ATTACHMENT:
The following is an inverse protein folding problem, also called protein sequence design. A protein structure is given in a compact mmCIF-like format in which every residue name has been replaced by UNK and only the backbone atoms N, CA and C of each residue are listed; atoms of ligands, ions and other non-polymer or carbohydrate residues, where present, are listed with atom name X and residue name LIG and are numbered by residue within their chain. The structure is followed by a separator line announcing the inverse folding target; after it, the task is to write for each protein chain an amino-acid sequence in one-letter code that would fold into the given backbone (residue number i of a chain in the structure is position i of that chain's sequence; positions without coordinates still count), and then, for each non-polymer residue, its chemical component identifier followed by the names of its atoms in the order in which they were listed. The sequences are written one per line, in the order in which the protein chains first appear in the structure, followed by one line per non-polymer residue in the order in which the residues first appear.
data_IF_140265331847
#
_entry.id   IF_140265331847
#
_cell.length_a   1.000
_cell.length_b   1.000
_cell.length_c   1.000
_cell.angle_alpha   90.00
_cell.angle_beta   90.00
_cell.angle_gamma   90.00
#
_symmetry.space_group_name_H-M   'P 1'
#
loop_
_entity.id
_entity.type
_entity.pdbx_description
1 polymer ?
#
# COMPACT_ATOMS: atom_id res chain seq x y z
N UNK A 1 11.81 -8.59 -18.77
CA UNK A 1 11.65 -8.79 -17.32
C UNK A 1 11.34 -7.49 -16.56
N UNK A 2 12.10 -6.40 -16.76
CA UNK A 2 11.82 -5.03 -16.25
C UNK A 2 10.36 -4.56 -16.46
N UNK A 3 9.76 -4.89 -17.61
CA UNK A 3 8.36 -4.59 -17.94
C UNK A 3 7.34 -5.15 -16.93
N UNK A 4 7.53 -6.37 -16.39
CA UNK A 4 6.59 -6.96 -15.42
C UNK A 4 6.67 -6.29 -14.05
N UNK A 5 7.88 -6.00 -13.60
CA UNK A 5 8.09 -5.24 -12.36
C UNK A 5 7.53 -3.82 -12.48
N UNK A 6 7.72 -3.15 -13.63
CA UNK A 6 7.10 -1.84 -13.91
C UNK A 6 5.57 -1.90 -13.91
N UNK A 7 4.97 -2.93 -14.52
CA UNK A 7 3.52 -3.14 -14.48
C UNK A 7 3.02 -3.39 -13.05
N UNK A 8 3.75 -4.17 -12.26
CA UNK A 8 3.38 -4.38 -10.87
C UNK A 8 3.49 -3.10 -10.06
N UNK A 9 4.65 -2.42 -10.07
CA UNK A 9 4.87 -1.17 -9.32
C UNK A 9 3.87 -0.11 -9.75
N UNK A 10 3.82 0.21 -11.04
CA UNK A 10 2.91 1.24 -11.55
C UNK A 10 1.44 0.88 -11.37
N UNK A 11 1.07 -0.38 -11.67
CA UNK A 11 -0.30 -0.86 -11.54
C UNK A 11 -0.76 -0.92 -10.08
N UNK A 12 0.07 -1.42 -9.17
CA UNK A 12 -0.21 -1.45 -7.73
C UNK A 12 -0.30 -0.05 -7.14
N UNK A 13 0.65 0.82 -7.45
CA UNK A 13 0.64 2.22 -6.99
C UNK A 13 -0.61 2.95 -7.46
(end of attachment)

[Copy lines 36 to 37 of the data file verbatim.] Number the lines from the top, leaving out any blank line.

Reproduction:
C UNK A 5 7.53 -3.82 -12.48
N UNK A 6 7.72 -3.15 -13.63